STEP NO. 1 | Hindsighting


Welcome to Step No. 1 of the Guide to Career Pivoting For Entrepreneurial Types.

To get clarity on your entrepreneurial career pivot, it’s best to start by uncovering clues from your past professional and personal experiences.

Let’s kick-off the hindsighting process…

NOTE: If you’d like to type out your answers, here’s a link to the Google Doc with all the questions. Simply open the link, click “File,” and select “Make a copy” or "Download as."

First, let’s get a broad overview of your career history:

How did you come to be here in your life?
Reflect on how you got to be where you are today, what choices did you make? Why? Which ones still align with who you are today?

What have you achieved to date?
Reflect on your past accomplishments. What are you most proud of?

 Next, let’s take a look at how you spend your resources:

How do you spend your time?
Review your to-do list, your calendar, and your current commitments. For this one, you’ll want to look at the past year as well as what you have coming up.

How do you spend your money?
Review your bank, Paypal, and Venmo account. Thoroughly analyze your spending habits for the year.

Now, let’s find out what’s not working, this will likely be easy to come up with:

When do you feel drained?
Looking at both your work and personal life, what things do you dread and avoid doing?
    What or who makes you feel angry or frustrated?
    What do ruminate about, or who do you vent about? What specifically irks you about those scenarios or people?
      What do you feel is unjust?
      This may be something you believe is personally or professionally wrong or unfair. It could also be a broader social issue you want to rectify.

        Then, let’s tackle what is working. This is often more challenging but will be even more meaningful to uncovering your next pivot.

        What are you distinctly good at?
        Identify your inherent signature strengths along with the skills you’ve acquired through work and personal life. Don’t just list adjectives, get specific.

        What do people come to you for advice on?
        This gives you an objective perspective on your strengths and skills.
          What activities get you into flow?
          Identify the work and personal activities you naturally gravitate to, the ones that energize and engage you, the ones you find yourself getting lost in.
            What do you enjoy talking about, listening to, watching or reading?
            Identify the topics you’re innately curious about. It’s helpful to observe when you light up in a conversation, what articles you click on, the podcasts you listen to, the videos you watch, your browser history, your recent book purchases etc.
              What are your quirks?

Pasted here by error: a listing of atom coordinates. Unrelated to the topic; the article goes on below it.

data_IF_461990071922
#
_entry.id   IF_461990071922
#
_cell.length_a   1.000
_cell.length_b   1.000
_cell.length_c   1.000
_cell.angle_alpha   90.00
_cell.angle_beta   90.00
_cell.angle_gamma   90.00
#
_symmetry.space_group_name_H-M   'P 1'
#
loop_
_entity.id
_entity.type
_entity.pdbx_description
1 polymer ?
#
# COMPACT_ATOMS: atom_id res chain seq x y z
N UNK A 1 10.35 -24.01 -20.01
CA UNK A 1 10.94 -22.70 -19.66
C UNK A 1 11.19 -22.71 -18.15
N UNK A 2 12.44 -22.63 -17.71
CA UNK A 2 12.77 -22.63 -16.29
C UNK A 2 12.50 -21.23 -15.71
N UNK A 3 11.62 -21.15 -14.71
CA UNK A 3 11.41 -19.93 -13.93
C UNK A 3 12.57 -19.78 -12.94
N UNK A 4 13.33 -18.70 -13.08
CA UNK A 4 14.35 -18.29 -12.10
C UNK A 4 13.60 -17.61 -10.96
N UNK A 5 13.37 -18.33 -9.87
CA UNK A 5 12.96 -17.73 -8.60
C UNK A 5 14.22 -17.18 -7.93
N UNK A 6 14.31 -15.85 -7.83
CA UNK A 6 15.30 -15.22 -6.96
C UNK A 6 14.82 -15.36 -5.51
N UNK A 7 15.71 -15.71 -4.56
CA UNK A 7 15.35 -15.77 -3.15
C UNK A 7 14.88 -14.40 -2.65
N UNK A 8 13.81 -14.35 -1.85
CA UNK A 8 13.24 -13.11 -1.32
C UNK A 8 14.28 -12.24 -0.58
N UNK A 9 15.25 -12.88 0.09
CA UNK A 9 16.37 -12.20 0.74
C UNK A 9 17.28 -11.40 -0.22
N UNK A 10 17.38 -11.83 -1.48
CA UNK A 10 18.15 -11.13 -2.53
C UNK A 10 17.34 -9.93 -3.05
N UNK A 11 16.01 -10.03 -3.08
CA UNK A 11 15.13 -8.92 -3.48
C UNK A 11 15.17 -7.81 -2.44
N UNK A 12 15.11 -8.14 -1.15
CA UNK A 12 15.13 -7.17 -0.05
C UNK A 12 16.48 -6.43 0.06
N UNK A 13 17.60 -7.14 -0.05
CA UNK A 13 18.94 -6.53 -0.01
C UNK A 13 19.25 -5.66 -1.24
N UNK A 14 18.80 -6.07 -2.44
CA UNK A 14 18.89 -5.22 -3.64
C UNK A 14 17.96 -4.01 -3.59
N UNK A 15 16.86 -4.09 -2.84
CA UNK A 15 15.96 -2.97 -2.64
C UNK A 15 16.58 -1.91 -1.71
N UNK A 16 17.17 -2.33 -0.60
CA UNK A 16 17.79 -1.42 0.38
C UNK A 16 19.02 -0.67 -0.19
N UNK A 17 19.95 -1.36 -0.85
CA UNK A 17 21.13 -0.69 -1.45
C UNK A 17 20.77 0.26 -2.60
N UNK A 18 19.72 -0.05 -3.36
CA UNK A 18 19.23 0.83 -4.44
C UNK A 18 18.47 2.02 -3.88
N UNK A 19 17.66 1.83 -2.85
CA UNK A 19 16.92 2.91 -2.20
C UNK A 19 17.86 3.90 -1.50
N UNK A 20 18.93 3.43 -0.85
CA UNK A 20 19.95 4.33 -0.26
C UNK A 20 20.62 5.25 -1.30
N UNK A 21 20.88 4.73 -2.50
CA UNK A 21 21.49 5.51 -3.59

What makes you, you? What are your unique traits and/or habits people typically associate with you or remember about you?

              Finally, let’s get to know your preferences and tendencies.

              For some answers, you may be somewhere in between. If so, include specifics around the scenario. And when relevant, include percentages to indicate where you are on the spectrum.

              What’s your preferred work environment?
              Home, coffee shop, open coworking space, private office, tropical island etc. Get as specific as you can regarding location, people, noise levels, and design elements.
                What’s your preferred communication style?
                Writing, one-on-one conversations, group discussions, public speaking, teaching, performing etc. This can be a combination of what you enjoy, and what you’re best at.
                  Do you prefer predictability or spontaneity?
                  Do prefer having a plan or keeping your options open? Which one do you find less stressful to cope with?
                    Do you tend to be more introverted or extroverted?
                    Do you tend to get more energized by solitary activities or social interaction? This is less about whether you are shy or outgoing.
                      Do you tend to be more interested in ideas or facts?
                      When coming to a conclusion about something, do you look for theories and deeper meanings or do you look for data? We all use both, but which one is more important to you, or simply more enjoyable for you to dissect?
                        Do you tend to make decisions based on logic or emotions?
                        When dealing with people, do you care more about coming to the practical solution, or coming to a consensus?
                          Do you tend to respond to inner or outer expectations? Neither or both?
                          Are you more likely to complete something if you believe in it or if someone is counting on you to get it done?

                          Now, let’s move onto Step No. 2…